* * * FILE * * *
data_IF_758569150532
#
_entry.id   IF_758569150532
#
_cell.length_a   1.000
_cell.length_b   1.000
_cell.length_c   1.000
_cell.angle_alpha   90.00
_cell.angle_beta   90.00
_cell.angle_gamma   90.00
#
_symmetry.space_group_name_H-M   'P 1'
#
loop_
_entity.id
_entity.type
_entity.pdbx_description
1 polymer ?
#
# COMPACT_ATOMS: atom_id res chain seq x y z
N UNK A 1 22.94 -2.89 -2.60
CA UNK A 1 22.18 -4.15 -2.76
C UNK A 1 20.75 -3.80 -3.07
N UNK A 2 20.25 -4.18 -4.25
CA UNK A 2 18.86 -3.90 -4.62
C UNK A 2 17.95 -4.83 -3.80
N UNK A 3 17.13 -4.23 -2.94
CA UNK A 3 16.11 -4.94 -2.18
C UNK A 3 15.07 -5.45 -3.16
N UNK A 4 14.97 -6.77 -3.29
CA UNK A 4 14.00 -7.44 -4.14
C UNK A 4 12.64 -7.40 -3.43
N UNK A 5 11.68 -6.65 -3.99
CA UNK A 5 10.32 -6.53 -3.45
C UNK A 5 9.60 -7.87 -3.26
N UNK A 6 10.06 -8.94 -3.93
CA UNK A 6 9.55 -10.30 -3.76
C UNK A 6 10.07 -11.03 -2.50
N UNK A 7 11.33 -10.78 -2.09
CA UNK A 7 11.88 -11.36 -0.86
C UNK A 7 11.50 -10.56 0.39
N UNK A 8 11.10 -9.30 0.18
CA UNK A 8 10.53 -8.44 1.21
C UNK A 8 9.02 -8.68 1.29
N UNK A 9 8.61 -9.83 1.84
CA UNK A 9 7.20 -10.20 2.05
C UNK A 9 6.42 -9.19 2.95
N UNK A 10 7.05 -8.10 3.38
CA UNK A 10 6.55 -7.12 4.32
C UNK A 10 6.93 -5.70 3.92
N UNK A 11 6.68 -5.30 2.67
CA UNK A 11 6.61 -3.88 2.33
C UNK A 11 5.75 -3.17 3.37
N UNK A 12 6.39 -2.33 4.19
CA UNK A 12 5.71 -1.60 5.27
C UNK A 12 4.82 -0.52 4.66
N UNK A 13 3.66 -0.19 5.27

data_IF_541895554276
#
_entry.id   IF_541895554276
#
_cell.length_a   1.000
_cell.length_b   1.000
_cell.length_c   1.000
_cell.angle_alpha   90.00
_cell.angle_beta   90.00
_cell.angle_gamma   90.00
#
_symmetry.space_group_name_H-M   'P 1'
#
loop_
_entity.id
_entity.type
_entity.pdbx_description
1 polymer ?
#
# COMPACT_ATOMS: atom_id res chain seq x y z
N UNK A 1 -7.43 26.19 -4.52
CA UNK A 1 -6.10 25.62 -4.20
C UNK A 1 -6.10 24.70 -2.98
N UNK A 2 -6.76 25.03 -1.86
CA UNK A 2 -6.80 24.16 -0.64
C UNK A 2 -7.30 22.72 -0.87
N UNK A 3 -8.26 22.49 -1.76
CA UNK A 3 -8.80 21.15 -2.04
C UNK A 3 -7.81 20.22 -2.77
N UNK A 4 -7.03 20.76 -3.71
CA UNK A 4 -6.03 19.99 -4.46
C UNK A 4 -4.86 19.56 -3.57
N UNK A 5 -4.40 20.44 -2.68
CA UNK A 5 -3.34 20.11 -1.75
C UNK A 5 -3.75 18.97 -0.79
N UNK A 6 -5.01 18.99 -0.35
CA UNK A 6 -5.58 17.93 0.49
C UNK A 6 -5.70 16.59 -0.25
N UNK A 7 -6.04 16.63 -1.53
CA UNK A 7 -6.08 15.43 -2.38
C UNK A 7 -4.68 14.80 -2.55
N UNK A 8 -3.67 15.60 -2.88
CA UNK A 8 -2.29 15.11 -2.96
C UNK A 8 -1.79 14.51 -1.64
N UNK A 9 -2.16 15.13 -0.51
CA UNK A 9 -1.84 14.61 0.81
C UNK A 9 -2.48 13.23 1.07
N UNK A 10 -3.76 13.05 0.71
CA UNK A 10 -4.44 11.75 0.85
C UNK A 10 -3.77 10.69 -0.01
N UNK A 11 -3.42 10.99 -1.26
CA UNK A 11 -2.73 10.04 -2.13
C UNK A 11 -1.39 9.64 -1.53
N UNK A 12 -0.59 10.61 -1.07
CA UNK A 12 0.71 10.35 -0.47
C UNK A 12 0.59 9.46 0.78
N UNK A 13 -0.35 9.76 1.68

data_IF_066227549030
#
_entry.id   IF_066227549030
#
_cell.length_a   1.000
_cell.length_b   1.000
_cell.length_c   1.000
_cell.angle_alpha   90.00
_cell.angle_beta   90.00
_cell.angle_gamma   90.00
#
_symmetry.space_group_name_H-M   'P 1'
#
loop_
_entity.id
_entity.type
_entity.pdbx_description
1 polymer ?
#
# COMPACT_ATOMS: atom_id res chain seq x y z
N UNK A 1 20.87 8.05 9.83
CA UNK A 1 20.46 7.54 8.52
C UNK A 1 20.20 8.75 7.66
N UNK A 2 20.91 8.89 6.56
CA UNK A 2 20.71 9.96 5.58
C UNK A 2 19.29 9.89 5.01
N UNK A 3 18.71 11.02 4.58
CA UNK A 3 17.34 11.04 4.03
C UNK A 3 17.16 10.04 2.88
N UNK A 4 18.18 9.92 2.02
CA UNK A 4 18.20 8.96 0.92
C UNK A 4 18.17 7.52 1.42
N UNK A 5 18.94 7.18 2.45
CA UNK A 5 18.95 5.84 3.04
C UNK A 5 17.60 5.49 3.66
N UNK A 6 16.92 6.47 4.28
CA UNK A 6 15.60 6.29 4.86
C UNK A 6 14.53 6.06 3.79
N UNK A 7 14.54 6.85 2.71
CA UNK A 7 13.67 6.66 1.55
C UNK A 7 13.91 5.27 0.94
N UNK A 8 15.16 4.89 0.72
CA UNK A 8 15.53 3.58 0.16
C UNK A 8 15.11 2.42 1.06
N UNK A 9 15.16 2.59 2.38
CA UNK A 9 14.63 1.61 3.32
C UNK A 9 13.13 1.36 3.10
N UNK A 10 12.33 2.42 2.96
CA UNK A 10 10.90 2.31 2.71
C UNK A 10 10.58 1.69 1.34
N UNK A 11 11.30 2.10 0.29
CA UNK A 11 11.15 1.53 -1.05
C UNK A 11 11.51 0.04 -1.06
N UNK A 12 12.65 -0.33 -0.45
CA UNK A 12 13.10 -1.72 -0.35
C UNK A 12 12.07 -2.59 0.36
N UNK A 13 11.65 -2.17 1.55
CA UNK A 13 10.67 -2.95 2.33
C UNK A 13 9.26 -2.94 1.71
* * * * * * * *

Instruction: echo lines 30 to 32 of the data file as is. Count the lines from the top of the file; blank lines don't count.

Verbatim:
N UNK A 4 14.97 -6.77 -3.29
CA UNK A 4 14.00 -7.44 -4.14
C UNK A 4 12.64 -7.40 -3.43